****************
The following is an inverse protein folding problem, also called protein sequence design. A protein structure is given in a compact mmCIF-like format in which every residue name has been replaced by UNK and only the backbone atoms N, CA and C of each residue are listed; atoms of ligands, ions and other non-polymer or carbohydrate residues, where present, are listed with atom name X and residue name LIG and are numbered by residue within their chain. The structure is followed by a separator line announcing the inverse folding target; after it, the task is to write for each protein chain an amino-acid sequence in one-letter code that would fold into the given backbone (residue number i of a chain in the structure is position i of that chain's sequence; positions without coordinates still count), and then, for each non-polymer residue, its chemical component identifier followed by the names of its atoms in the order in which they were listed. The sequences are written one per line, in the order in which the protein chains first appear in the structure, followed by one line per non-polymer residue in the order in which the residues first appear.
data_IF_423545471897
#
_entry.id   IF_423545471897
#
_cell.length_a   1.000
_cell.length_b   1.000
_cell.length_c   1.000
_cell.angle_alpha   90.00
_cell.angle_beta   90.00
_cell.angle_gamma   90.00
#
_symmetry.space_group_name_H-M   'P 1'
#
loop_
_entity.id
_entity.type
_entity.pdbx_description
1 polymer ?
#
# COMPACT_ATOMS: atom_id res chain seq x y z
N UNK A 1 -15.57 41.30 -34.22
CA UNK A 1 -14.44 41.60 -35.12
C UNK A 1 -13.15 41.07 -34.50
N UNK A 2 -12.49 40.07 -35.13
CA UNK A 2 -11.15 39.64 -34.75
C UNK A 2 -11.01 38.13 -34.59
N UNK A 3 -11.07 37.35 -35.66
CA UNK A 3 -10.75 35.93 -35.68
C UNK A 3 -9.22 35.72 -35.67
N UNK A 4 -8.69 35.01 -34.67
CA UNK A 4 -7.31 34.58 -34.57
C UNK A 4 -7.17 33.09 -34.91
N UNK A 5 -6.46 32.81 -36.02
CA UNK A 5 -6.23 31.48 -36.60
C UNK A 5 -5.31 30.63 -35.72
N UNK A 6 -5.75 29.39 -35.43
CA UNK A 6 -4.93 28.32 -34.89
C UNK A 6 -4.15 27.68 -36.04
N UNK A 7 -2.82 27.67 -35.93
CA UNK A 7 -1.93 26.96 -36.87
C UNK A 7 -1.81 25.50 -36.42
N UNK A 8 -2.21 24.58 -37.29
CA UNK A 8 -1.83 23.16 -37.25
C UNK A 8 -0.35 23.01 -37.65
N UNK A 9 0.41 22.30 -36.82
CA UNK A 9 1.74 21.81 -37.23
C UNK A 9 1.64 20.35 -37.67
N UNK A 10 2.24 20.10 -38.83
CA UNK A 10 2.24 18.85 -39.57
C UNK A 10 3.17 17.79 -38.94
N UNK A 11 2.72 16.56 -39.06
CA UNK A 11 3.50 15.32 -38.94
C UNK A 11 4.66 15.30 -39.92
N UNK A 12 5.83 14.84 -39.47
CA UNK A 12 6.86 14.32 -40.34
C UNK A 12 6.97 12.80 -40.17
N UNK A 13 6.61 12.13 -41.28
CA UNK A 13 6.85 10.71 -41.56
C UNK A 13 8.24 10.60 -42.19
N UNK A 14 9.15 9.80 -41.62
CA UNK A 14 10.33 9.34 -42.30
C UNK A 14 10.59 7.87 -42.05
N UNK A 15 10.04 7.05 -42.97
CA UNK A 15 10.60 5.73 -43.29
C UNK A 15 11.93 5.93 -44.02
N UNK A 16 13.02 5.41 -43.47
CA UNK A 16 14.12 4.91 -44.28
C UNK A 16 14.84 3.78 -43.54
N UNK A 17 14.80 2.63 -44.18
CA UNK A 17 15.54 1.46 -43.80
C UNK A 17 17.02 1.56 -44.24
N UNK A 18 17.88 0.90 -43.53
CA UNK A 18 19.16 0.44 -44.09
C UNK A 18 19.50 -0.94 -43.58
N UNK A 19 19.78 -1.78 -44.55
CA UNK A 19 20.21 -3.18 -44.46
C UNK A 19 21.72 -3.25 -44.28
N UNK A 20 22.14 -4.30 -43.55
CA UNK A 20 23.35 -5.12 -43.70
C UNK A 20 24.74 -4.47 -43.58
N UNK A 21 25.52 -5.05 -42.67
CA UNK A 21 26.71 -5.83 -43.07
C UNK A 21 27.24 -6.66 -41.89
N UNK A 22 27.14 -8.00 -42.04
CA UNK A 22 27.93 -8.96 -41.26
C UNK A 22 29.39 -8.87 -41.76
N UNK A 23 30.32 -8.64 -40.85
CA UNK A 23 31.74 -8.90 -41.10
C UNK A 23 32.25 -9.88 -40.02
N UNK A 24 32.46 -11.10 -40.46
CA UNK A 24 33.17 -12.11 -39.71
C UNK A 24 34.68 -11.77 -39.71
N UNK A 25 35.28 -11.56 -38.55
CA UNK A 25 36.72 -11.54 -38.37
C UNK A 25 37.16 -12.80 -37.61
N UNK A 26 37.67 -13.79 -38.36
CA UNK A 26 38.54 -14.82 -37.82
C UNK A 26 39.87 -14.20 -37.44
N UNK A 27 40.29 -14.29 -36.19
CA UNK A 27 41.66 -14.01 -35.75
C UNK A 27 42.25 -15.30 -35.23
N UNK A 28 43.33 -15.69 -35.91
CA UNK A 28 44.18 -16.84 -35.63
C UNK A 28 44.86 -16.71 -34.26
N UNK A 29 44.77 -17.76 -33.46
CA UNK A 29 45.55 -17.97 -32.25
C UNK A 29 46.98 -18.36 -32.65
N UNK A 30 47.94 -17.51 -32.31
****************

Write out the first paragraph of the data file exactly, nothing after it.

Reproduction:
The following is an inverse protein folding problem, also called protein sequence design. A protein structure is given in a compact mmCIF-like format in which every residue name has been replaced by UNK and only the backbone atoms N, CA and C of each residue are listed; atoms of ligands, ions and other non-polymer or carbohydrate residues, where present, are listed with atom name X and residue name LIG and are numbered by residue within their chain. The structure is followed by a separator line announcing the inverse folding target; after it, the task is to write for each protein chain an amino-acid sequence in one-letter code that would fold into the given backbone (residue number i of a chain in the structure is position i of that chain's sequence; positions without coordinates still count), and then, for each non-polymer residue, its chemical component identifier followed by the names of its atoms in the order in which they were listed. The sequences are written one per line, in the order in which the protein chains first appear in the structure, followed by one line per non-polymer residue in the order in which the residues first appear.